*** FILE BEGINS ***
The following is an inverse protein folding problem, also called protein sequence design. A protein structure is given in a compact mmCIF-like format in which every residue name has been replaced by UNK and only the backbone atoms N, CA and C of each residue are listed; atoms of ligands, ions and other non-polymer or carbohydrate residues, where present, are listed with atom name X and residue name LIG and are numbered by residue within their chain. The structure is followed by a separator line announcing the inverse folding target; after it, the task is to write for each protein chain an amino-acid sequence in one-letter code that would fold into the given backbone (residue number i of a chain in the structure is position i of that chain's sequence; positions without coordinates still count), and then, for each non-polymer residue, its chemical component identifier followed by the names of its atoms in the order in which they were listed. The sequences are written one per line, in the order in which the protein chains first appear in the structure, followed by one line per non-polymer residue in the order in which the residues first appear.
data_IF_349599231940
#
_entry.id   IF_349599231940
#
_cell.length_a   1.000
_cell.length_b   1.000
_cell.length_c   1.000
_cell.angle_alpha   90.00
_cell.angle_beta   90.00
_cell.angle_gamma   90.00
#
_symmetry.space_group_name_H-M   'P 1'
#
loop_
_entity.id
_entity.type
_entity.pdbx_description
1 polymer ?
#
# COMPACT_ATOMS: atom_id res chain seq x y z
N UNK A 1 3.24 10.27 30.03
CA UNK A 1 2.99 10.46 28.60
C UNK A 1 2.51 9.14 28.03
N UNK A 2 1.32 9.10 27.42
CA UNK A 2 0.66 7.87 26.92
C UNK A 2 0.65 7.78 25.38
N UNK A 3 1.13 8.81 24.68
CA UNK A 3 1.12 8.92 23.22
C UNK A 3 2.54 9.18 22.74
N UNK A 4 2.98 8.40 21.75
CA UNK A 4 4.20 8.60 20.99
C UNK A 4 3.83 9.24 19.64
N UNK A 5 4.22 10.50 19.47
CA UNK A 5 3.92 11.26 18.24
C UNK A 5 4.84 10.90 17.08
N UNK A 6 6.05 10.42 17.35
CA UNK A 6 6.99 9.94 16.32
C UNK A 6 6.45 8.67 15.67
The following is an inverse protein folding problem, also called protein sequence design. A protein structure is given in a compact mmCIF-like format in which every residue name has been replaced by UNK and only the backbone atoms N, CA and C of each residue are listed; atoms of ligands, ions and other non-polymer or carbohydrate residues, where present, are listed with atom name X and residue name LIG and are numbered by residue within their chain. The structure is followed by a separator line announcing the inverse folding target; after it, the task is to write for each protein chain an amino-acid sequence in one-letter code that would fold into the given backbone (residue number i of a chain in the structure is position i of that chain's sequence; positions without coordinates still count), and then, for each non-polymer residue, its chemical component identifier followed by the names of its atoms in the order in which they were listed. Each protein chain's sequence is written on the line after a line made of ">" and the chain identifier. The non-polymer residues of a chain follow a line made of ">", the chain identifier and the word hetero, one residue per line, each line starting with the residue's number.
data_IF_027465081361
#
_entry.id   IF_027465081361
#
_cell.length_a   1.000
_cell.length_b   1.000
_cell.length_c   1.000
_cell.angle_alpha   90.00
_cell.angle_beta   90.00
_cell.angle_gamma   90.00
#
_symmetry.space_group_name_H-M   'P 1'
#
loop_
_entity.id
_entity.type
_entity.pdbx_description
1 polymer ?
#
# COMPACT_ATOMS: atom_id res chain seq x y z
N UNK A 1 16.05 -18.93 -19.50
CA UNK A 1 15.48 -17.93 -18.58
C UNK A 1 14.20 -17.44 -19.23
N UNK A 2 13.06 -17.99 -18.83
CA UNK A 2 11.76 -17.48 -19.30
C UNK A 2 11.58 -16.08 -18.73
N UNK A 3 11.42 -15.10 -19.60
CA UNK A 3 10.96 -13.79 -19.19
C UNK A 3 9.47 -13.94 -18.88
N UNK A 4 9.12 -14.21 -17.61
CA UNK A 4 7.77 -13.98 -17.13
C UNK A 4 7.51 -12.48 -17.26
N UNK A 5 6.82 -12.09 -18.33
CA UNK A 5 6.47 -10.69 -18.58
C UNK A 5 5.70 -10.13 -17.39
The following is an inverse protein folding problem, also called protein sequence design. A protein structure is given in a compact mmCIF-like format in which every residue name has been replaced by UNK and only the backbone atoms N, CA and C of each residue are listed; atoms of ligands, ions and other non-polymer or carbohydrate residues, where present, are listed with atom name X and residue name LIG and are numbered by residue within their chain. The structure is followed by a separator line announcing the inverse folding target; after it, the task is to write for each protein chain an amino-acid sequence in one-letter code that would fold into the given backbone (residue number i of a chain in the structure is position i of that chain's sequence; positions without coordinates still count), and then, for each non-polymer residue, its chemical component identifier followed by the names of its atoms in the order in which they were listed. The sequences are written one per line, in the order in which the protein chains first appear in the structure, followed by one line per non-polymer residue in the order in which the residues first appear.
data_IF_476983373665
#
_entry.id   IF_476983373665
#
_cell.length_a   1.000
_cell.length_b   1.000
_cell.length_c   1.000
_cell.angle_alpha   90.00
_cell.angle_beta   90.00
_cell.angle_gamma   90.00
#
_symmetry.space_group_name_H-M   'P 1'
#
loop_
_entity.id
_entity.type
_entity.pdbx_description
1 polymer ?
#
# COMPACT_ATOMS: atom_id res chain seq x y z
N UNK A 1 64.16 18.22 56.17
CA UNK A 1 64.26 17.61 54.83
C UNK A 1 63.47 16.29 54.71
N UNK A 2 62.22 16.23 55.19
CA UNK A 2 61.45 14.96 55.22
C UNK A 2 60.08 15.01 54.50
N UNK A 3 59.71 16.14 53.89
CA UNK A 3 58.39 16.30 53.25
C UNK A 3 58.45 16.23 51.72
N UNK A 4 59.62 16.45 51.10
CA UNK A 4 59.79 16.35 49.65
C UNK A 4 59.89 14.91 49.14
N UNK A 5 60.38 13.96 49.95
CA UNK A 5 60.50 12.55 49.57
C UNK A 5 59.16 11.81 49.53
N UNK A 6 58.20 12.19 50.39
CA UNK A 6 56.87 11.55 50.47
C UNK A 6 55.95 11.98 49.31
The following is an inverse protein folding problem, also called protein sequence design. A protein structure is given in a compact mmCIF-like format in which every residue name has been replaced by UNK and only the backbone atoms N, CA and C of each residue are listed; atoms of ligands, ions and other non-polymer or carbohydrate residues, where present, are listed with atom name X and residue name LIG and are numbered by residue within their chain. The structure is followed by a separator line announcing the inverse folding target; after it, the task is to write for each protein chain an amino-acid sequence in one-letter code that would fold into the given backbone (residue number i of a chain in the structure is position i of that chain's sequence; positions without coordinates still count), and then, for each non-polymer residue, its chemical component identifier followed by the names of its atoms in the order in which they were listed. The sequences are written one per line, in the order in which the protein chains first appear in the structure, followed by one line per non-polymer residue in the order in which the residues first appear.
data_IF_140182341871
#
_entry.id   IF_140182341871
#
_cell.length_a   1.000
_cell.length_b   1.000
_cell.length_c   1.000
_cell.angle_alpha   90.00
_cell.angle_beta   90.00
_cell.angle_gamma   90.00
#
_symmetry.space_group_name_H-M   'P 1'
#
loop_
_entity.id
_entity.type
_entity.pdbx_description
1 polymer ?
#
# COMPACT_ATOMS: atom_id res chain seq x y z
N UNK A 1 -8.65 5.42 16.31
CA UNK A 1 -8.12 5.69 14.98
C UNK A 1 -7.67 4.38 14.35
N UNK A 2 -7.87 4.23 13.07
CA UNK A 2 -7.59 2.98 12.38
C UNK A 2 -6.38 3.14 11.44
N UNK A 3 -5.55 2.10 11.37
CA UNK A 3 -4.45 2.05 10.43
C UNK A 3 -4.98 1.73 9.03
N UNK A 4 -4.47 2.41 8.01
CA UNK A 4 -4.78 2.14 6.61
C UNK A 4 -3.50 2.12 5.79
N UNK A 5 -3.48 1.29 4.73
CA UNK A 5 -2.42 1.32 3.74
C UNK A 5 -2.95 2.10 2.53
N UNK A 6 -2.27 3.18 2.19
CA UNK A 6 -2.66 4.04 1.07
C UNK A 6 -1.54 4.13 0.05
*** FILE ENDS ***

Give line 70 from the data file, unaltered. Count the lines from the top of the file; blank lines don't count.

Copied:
N UNK A 4 9.12 -14.21 -17.61